Tuesday, August 6, 2019

Artistic extremes and melodic beauty as Bukovsky and de Haan captivate

The Beauty of Living Sound 
Simone de Haan and Miroslav Bukovsky
ANU Drill Hall Gallery,  August 4. 

Reviewed by Tony Magee

Gallery director Terence Maloon with Larry and Magda Sitsky fronting
"In Flight" by Ildiko Kovacs, 2015. Collection NGA. Photo: Tony Magee
The mysterious and secretive sounds and utterances of the creatures of the night in the Outback are not something I’m particularly familiar with. Unlike some other members of my family, this boy generally prefers the comforts of home.

But trumpet and flugel horn player Miroslav Bukovsky and trombonist Simone de Haan transported me there and to a whole range of other places in a fascinating and diverse concert of music making that took the art-form to extremes at times and at other times washed and cleansed the audience with magnificent melody and harmony.

Beginning with muted trumpet and muted trombone, the first of six pieces contained delicate trumpet phrasing in abstract melodic form, accompanied by drone sounds almost of a didgeridoo nature from the trombone.

The two artists instantly became enraptured within their own personal space of creativity, but at the same time listening intently to what the other was creating in order to inspire each other and follow a path of unknown destination and unknown territory. Such was the point and the brilliance of everything they played.

I listened and closed my eyes and then suddenly there is was right in front of me. A thylacine. Long thought to be extinct on the mainland and possibly also in Tasmania since the 1930s, it appeared in the middle of the Drill Hall Gallery. I don’t know if it was male or female, but for the duration of this piece and most of the others that followed, it remained there, circling around and curiously snorting, sniffing, grunting and breathing.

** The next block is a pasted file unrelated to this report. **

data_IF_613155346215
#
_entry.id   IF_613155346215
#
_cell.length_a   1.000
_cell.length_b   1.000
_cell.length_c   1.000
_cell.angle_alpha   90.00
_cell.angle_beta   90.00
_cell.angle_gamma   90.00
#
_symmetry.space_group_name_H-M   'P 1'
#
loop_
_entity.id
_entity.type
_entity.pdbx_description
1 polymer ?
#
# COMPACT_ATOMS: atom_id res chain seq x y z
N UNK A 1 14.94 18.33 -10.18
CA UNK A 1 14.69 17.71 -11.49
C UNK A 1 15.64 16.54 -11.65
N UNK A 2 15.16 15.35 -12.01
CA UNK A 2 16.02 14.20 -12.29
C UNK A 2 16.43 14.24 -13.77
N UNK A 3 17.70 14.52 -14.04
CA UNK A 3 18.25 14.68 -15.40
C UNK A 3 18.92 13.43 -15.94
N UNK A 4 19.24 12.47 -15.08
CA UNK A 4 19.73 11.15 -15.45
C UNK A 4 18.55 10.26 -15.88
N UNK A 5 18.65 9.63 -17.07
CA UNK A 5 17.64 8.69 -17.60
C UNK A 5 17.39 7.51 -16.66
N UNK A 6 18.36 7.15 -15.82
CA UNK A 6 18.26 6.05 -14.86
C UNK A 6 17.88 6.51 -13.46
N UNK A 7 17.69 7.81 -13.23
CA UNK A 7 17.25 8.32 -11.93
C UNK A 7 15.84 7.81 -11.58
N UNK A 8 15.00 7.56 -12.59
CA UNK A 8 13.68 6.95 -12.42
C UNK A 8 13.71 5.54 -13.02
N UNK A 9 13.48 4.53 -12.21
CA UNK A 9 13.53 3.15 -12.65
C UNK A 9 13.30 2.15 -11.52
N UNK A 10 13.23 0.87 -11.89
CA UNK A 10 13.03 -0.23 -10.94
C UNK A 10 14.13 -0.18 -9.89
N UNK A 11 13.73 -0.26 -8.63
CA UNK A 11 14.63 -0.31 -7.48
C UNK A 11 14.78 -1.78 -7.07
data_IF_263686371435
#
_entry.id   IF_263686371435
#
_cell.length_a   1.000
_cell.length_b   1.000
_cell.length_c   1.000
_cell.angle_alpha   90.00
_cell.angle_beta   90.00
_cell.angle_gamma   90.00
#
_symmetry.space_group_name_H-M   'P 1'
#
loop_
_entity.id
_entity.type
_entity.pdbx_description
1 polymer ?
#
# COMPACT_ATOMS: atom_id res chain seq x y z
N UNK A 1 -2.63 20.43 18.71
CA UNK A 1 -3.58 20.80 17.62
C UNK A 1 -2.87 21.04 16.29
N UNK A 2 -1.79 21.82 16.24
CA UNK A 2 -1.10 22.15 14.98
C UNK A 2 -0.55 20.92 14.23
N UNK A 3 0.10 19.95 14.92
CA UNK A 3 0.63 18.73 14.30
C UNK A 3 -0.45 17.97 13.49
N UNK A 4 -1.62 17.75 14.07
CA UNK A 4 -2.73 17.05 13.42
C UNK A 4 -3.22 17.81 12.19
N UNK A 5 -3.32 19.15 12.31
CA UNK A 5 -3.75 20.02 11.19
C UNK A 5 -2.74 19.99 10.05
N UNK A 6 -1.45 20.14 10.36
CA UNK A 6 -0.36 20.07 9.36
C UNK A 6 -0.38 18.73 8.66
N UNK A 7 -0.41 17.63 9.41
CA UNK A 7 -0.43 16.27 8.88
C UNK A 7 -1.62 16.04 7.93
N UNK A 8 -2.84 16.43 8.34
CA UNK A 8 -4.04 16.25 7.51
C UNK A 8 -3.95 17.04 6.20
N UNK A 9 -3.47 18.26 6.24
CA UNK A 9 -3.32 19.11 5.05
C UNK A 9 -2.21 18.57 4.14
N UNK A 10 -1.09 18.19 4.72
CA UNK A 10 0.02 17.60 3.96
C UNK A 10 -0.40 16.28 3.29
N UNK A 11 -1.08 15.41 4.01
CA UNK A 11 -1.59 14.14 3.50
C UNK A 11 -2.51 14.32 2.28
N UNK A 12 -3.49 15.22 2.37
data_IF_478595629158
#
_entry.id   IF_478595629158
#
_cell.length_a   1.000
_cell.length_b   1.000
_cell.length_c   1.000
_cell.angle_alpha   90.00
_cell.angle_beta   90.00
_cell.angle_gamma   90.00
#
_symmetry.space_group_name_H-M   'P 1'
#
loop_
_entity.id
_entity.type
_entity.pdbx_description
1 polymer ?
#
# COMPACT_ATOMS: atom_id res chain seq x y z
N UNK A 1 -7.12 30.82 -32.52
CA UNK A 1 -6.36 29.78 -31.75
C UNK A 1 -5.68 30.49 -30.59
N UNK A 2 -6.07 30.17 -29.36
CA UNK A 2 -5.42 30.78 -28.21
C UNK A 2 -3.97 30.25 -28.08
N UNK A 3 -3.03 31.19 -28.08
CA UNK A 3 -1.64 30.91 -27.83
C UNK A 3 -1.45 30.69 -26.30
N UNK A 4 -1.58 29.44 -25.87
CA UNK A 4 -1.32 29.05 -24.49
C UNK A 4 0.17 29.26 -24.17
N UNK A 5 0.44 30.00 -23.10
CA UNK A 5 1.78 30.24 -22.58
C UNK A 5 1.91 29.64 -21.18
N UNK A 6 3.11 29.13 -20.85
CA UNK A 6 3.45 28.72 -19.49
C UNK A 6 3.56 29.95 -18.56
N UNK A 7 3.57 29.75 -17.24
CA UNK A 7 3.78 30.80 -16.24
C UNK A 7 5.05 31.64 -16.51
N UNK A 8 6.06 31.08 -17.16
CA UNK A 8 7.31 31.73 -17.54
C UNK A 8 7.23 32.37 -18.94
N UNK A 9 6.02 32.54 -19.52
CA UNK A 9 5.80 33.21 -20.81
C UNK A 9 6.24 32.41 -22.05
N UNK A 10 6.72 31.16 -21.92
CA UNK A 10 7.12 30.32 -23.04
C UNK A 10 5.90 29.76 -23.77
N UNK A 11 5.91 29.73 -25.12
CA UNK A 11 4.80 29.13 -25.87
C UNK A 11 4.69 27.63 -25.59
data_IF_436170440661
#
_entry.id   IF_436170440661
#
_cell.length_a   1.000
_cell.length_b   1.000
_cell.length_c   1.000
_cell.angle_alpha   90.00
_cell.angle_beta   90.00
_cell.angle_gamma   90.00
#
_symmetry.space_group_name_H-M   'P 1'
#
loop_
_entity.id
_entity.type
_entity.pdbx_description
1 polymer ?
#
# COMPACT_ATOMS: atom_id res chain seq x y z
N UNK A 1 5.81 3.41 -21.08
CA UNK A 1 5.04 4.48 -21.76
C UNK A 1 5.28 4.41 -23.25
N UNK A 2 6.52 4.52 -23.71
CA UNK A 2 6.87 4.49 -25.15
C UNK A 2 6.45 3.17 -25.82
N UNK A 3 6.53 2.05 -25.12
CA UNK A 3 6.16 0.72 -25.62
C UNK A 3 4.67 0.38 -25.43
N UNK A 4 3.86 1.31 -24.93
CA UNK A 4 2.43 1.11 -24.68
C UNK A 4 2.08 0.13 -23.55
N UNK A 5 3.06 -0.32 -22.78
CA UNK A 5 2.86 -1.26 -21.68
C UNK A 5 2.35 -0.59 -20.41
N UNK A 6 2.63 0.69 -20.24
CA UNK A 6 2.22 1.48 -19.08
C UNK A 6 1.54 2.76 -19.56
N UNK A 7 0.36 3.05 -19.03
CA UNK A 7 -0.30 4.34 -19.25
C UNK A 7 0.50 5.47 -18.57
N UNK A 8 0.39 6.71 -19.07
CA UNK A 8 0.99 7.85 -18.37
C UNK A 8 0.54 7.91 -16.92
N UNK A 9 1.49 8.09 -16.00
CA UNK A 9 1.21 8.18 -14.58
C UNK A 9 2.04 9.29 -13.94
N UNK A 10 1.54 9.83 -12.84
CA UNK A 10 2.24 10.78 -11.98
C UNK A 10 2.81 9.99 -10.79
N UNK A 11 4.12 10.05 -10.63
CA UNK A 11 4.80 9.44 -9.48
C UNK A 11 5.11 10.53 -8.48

Miroslav Bukovsky and Simone de Haan in front of "Gemini"
by Ildiko Kovacs, 2017. Photo: Tony Magee and Alexei Salpeter
Other pieces in the program were more conversational, the fourth piece in particular starting with a comedic dialogue using just the mouth pieces. Perhaps it was two people who speak different languages, but they found a common ground of expressive understanding and morphed into what for me was the highlight of the event - a mournful, soaring and beauteous rendition of “Body and Soul”.

I misted up as I recalled it was the last song ever performed in public by the late jazz and cabaret diva Gery Scott. That was 9th October 2005 at Hyatt Hotel Canberra.

Throughout the concert, the musicians used the superb backdrop of visual art from the current exhibition “The DNA of Colour” by Ildiko Kovacs as part of their inspiration for their glorious improvised melodies, as well as the guttural, primal, evocative and haunting sounds of colour and depth they managed to produce from their instruments.

This concert was not just about sitting and listening to music. The audience was transported, transfixed, inspired and swept through such a labyrinth of emotions - dramatic, sensual, mystical, primal, rhythmic and melodic. It was one of the most fascinating, unusual and satisfying artistic events I’ve attended for years, presented by two world class musicians.

First published in a slightly edited format in City News Digital Edition, August 4 2019 and complete on Art Music Theatre blog, August 4 2019